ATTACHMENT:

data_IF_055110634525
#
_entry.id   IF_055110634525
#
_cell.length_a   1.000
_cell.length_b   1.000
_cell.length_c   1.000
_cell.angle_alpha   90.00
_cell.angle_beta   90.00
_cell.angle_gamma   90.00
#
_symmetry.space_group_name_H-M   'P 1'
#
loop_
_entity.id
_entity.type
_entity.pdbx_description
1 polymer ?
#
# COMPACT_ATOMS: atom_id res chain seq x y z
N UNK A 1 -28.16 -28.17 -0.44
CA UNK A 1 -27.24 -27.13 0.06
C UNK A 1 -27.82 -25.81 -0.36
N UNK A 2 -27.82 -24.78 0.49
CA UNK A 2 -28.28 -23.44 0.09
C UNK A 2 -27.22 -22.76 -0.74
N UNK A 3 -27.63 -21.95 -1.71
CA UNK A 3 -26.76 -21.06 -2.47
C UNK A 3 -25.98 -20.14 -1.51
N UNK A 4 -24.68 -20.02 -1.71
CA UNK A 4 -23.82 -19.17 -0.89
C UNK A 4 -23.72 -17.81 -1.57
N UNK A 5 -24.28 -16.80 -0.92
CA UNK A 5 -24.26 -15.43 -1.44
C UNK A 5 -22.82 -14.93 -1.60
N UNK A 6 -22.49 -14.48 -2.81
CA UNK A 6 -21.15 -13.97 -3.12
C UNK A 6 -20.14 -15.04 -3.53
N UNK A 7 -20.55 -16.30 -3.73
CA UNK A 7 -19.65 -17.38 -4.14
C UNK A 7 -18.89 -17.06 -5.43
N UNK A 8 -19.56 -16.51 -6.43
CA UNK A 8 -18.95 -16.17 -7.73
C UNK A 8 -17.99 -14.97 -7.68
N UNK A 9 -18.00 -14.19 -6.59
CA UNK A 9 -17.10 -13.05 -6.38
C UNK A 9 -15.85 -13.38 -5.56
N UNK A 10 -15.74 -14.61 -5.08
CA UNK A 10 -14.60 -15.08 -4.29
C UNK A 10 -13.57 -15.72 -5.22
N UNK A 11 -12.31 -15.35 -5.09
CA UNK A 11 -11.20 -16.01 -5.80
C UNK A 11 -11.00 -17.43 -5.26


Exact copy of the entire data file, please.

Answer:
data_IF_055110634525
#
_entry.id   IF_055110634525
#
_cell.length_a   1.000
_cell.length_b   1.000
_cell.length_c   1.000
_cell.angle_alpha   90.00
_cell.angle_beta   90.00
_cell.angle_gamma   90.00
#
_symmetry.space_group_name_H-M   'P 1'
#
loop_
_entity.id
_entity.type
_entity.pdbx_description
1 polymer ?
#
# COMPACT_ATOMS: atom_id res chain seq x y z
N UNK A 1 -28.16 -28.17 -0.44
CA UNK A 1 -27.24 -27.13 0.06
C UNK A 1 -27.82 -25.81 -0.36
N UNK A 2 -27.82 -24.78 0.49
CA UNK A 2 -28.28 -23.44 0.09
C UNK A 2 -27.22 -22.76 -0.74
N UNK A 3 -27.63 -21.95 -1.71
CA UNK A 3 -26.76 -21.06 -2.47
C UNK A 3 -25.98 -20.14 -1.51
N UNK A 4 -24.68 -20.02 -1.71
CA UNK A 4 -23.82 -19.17 -0.89
C UNK A 4 -23.72 -17.81 -1.57
N UNK A 5 -24.28 -16.80 -0.92
CA UNK A 5 -24.26 -15.43 -1.44
C UNK A 5 -22.82 -14.93 -1.60
N UNK A 6 -22.49 -14.48 -2.81
CA UNK A 6 -21.15 -13.97 -3.12
C UNK A 6 -20.14 -15.04 -3.53
N UNK A 7 -20.55 -16.30 -3.73
CA UNK A 7 -19.65 -17.38 -4.14
C UNK A 7 -18.89 -17.06 -5.43
N UNK A 8 -19.56 -16.51 -6.43
CA UNK A 8 -18.95 -16.17 -7.73
C UNK A 8 -17.99 -14.97 -7.68
N UNK A 9 -18.00 -14.19 -6.59
CA UNK A 9 -17.10 -13.05 -6.38
C UNK A 9 -15.85 -13.38 -5.56
N UNK A 10 -15.74 -14.61 -5.08
CA UNK A 10 -14.60 -15.08 -4.29
C UNK A 10 -13.57 -15.72 -5.22
N UNK A 11 -12.31 -15.35 -5.09
CA UNK A 11 -11.20 -16.01 -5.80
C UNK A 11 -11.00 -17.43 -5.26